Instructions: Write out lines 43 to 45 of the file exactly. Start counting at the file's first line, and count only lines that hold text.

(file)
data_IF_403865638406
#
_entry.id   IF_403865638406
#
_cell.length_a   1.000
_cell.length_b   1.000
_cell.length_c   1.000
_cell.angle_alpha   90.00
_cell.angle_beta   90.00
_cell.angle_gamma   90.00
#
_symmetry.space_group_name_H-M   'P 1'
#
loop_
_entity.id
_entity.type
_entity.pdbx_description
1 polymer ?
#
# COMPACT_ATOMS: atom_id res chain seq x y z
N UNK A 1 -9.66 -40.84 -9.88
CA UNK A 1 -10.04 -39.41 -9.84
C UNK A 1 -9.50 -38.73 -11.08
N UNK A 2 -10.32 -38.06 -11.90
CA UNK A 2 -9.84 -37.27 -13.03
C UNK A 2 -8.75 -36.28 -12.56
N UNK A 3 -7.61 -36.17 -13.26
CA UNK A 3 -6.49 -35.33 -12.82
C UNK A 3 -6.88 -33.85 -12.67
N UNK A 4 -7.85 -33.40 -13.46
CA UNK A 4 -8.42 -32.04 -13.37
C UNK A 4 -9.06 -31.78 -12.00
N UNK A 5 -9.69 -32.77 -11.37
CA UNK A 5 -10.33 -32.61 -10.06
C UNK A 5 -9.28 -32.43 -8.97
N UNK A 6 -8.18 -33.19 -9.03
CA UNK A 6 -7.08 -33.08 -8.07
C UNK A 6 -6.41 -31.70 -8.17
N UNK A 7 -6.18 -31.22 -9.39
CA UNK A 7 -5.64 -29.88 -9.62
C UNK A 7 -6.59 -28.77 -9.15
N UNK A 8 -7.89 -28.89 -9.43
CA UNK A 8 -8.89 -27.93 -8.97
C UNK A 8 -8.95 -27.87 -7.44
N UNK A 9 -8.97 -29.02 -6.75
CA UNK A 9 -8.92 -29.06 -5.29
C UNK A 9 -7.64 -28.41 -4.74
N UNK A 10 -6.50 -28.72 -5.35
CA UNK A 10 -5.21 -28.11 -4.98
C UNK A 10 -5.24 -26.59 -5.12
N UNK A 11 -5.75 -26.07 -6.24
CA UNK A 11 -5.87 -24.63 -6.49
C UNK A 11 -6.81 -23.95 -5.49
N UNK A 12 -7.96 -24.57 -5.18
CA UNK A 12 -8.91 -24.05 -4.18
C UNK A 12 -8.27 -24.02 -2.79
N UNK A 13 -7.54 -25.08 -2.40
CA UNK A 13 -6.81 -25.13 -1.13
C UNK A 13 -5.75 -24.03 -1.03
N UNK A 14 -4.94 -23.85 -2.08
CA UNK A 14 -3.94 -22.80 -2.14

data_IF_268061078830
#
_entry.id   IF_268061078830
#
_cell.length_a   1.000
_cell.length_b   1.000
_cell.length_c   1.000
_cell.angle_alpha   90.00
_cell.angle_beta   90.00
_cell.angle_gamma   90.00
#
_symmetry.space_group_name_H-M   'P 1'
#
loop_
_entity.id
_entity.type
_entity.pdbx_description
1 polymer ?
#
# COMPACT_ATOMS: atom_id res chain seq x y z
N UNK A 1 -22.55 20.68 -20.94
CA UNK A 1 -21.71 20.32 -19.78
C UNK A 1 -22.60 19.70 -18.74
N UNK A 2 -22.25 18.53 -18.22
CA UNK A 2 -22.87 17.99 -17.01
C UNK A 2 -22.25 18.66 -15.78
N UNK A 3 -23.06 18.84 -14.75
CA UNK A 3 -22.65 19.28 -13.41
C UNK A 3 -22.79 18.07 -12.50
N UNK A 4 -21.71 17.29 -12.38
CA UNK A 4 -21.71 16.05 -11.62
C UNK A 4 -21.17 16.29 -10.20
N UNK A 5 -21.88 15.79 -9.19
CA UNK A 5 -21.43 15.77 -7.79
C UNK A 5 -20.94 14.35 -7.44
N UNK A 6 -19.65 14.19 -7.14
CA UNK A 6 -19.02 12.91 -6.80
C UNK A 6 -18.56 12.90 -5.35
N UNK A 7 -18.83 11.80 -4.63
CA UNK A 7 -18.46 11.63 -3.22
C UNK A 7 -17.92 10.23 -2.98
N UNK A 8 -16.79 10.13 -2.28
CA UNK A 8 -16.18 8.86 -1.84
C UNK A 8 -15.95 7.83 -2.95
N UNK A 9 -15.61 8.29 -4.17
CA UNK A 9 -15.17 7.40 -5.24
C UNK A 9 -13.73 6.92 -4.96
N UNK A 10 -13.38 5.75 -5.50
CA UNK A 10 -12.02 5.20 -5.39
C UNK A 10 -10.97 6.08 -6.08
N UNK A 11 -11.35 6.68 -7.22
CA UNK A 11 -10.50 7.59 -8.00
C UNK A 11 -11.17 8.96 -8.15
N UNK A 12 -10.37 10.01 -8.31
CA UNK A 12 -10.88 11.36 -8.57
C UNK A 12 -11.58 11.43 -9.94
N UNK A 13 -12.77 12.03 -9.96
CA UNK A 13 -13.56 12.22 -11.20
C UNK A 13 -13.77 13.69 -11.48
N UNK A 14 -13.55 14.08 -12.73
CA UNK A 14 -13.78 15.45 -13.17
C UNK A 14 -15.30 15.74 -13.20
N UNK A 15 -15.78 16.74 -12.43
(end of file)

CA UNK A 8 -8.89 -27.93 -8.97
C UNK A 8 -8.95 -27.87 -7.44
N UNK A 9 -8.97 -29.02 -6.75